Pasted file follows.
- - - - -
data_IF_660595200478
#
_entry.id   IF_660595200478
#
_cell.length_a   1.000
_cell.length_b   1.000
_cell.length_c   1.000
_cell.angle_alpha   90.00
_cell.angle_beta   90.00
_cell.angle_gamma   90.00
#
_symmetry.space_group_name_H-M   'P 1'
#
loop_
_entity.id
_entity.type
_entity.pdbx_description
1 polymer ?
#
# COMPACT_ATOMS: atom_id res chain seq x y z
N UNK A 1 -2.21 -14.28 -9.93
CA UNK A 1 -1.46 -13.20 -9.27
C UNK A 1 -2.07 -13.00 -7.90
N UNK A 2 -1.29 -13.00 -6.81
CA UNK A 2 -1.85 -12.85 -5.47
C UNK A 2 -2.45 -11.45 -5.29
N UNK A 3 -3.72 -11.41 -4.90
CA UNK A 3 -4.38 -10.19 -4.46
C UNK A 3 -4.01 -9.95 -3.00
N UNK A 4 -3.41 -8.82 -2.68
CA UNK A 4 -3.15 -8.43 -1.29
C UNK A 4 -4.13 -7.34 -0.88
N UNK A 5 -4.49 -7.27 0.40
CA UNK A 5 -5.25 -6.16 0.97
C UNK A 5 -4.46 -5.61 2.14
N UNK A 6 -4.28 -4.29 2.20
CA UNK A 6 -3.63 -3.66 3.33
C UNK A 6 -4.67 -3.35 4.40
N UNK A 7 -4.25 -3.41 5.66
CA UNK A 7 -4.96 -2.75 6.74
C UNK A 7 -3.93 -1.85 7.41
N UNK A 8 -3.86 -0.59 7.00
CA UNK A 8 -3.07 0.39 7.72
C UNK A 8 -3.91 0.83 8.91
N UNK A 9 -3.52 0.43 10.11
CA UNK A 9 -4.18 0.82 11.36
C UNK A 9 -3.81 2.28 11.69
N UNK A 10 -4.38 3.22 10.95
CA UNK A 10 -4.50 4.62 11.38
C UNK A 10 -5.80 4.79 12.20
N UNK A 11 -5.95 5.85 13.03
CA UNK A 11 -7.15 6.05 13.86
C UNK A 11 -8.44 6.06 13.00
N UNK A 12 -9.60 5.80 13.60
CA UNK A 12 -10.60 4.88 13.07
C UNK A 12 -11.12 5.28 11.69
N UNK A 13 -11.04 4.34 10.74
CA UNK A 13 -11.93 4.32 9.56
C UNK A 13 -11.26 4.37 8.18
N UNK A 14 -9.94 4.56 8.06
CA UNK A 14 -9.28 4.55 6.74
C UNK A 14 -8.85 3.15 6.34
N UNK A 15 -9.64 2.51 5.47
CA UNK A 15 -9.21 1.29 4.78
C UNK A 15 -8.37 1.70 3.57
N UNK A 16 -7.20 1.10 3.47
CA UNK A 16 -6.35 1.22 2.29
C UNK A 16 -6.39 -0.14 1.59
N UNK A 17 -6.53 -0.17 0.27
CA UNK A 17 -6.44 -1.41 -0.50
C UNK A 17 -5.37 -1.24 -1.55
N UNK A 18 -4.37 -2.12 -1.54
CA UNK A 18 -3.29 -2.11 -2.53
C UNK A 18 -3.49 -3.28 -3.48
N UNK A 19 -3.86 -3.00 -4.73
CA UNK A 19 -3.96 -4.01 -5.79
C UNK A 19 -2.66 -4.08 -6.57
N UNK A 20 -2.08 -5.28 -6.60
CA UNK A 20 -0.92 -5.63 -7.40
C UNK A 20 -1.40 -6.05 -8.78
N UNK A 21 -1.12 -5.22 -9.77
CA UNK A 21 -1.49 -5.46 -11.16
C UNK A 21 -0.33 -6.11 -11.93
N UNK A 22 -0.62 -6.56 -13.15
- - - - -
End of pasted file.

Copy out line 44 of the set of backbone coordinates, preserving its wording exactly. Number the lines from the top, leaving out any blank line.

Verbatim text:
C UNK A 8 -3.91 0.83 8.91